Unanimous ruling: Iowa marriage no longer limited to one man, one woman
from The Des Moines Register.
Basic fairness and constitutional equal protection were the linchpins of Friday’s historic Iowa Supreme Court ruling that overturned a 10-year-old ban on same-sex marriage and puts Iowa squarely in the center of the nation’s debate over gay rights.
The unanimous, 69-page decision maintains a church’s right to decide who can be married under its roof, but it runs counter to the expressed opinion of a majority of Iowans who believe marriage is defined as the union of one man and one woman.
The landmark ruling is guaranteed to send shock waves through politics in Iowa and beyond. With no appeal as an option, opponents say their only hope to overturn Friday’s decision is an almost-certain bid to amend the state constitution. But that path, which would eventually require a public vote, would not yield results until 2012 at the earliest.
Enactment of an amendment requires approval by consecutive General Assemblies of the Legislature — a General Assembly lasts two years — and a vote of the people.
In the meantime, Iowa remains one of three states in the nation, and the only state in the Midwest, where gays and lesbians can legally marry. The ruling takes effect April 24. Iowa has no residency requirement for marriage licenses, which virtually assures a rush of applications from out-of-state visitors. The ruling opens the marital door to an estimated 5,800 gay couples in Iowa.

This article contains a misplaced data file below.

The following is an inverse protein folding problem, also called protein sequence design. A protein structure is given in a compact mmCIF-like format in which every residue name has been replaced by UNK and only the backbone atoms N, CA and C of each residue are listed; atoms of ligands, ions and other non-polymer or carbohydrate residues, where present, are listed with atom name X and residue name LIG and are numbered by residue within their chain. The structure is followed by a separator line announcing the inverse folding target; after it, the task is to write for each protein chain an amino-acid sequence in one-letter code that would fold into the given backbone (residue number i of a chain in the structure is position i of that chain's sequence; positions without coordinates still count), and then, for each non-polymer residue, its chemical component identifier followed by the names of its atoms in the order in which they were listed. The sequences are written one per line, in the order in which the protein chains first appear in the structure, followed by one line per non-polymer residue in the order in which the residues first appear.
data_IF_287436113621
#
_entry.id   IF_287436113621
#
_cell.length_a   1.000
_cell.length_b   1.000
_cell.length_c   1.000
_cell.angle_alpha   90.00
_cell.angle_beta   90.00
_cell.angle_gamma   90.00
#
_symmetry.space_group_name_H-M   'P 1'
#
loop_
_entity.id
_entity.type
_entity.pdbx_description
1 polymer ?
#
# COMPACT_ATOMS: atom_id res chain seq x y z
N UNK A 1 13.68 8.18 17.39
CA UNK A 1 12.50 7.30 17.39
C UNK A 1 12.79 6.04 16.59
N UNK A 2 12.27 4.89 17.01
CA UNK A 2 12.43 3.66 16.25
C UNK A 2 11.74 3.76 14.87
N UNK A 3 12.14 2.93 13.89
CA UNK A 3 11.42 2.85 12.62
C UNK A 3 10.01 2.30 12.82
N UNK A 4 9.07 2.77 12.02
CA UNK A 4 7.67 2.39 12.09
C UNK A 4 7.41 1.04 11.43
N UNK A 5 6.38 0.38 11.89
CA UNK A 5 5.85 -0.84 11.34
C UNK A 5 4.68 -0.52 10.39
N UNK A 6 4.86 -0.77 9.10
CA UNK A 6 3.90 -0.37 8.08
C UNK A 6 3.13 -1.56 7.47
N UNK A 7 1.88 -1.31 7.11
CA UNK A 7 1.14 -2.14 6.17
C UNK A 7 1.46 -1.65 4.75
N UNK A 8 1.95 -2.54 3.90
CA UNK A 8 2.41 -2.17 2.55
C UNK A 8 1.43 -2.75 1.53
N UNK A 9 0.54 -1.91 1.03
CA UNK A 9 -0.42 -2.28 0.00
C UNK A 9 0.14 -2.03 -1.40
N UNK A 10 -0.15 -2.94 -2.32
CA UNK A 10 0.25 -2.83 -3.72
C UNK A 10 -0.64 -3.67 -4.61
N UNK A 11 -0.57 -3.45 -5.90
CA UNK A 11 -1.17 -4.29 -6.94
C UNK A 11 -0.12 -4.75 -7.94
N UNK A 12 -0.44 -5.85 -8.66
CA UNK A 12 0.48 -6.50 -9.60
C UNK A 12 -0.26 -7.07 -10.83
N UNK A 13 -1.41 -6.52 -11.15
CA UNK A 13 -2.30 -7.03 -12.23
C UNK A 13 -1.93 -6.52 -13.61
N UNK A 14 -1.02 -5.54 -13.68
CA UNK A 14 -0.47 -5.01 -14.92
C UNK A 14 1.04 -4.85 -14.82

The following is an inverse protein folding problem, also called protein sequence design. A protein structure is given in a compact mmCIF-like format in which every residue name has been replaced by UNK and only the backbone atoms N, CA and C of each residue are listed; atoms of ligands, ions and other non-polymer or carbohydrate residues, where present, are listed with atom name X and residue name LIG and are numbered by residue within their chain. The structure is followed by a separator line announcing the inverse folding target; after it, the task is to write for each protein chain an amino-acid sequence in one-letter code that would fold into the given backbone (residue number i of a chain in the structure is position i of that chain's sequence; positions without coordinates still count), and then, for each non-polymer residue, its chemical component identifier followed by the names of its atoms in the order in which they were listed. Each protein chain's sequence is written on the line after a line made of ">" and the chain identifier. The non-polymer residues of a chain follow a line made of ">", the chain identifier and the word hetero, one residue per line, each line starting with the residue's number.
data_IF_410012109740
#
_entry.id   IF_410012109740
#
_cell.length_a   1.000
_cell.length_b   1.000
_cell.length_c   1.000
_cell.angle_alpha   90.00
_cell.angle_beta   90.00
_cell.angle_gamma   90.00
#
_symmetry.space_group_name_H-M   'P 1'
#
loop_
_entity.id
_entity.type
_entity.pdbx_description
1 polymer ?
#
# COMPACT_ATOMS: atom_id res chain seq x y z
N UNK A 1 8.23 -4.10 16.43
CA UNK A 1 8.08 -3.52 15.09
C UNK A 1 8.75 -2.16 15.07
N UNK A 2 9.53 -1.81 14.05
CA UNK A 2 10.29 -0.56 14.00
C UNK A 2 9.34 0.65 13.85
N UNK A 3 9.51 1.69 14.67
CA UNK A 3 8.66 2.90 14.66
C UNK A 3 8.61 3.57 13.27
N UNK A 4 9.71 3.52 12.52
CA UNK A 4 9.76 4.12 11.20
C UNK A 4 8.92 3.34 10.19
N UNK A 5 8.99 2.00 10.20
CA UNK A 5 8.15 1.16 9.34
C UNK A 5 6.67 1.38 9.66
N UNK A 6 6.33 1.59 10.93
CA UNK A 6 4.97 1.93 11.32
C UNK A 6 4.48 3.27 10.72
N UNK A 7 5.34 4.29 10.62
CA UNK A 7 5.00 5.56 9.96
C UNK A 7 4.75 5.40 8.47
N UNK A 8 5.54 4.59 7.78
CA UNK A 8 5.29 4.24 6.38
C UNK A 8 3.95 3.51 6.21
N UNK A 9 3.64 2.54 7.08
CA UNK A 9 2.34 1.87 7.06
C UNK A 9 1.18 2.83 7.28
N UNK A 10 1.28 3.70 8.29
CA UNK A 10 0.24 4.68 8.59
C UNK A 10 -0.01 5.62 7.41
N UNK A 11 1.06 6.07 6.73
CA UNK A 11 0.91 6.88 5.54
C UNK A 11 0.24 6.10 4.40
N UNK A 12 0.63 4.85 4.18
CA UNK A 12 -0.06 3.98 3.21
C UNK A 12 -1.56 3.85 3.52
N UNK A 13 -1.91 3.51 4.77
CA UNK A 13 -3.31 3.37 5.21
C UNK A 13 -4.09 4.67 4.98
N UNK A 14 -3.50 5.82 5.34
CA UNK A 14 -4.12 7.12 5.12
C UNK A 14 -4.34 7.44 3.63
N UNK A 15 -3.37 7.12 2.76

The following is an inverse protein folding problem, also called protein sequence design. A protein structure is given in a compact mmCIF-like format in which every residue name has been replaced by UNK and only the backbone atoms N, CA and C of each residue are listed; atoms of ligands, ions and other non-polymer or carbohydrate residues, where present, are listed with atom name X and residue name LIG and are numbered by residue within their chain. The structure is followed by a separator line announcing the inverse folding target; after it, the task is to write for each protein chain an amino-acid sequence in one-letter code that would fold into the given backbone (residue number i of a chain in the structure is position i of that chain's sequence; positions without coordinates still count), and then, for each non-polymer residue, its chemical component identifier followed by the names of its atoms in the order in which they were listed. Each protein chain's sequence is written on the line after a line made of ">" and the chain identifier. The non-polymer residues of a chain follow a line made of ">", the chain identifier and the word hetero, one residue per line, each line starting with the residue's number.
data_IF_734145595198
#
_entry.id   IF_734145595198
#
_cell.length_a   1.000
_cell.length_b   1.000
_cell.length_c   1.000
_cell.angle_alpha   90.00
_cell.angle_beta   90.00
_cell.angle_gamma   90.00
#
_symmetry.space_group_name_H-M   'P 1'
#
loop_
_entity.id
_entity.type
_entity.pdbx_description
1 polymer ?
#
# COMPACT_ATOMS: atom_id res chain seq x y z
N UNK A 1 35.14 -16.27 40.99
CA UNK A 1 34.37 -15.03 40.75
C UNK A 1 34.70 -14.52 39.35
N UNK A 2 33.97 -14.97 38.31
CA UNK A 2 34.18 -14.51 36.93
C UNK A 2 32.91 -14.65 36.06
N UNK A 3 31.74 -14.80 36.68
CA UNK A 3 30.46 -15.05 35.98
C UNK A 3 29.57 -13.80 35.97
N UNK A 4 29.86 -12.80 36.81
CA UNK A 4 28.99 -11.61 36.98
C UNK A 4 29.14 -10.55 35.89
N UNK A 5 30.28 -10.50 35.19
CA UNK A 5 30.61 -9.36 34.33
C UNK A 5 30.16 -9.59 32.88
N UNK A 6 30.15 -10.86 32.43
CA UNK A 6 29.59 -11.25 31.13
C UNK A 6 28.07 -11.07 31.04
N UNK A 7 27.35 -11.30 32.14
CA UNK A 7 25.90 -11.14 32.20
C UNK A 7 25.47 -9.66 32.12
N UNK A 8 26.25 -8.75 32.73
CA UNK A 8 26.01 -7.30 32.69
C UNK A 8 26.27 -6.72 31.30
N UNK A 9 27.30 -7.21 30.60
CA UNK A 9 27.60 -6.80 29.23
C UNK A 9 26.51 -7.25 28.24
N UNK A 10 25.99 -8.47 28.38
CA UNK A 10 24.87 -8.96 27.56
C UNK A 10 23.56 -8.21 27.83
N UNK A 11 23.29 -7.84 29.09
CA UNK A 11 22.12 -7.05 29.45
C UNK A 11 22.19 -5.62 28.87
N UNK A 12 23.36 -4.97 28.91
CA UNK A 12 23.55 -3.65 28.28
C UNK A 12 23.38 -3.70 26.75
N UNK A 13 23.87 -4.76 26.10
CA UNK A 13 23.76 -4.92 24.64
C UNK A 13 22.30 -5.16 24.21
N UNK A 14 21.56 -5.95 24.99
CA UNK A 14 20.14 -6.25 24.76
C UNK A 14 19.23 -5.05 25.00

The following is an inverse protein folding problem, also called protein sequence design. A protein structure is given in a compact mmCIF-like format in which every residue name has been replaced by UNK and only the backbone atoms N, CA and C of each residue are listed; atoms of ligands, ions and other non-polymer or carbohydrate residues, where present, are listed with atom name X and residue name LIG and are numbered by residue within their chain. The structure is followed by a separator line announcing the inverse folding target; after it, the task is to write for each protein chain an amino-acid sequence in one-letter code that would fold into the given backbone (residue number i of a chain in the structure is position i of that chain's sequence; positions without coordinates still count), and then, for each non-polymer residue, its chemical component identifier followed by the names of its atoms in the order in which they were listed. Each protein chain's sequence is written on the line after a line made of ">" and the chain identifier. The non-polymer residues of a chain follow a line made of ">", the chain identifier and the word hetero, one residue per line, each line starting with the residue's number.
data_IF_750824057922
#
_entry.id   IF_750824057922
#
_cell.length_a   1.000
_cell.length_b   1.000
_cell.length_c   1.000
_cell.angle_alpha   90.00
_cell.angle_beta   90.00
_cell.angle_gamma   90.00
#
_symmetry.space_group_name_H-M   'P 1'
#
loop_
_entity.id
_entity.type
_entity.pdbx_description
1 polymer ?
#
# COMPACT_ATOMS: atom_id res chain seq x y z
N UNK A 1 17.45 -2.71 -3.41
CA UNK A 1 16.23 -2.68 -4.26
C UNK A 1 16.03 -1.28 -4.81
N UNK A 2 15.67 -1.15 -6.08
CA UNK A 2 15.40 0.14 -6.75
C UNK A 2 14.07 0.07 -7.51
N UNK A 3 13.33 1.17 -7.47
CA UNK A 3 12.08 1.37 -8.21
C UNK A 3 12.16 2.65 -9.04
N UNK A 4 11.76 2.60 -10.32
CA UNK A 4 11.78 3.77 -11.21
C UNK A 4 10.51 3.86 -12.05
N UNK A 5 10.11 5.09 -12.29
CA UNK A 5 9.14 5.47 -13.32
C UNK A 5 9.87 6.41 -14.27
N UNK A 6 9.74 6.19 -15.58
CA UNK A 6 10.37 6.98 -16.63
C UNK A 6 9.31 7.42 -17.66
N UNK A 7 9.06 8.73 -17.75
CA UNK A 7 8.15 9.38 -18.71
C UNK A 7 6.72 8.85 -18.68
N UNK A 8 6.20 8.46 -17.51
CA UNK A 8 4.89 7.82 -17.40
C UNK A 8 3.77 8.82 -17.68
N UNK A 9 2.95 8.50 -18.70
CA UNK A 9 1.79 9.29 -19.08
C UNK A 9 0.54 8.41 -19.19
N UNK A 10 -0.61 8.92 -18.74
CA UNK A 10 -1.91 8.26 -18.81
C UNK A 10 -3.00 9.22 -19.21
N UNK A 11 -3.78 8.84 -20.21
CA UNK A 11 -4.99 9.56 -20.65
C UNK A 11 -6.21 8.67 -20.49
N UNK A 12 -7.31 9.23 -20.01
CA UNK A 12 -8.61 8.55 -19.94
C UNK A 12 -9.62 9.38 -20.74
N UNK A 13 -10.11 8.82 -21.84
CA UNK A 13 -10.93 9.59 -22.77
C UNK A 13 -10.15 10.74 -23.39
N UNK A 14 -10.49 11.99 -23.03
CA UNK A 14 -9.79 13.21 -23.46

The Rev. Mark Stringer said he cried when he learned of Friday’s decision. Stringer performed the only legal same-sex marriage in Iowa when he officiated a 2007 ceremony in the brief window between a Polk County judge’s ruling and the subsequent court-ordered delay so the Supreme Court could weigh in.
“It’s really an astounding moment under our history,” Stringer said. “What really excites me is that Iowa is the first in our area of the country. We are being a leader in civil rights, which will be part of our state’s history.”
Friday’s decision stemmed from a 2005 lawsuit filed by six gay and lesbian couples who were denied marriage licenses by the Polk County recorder’s office. The seven justices affirmed Polk County Judge Robert Hanson’s ruling that Iowa’s ban on same-sex marriages treated gay and lesbian couples unequally under the law.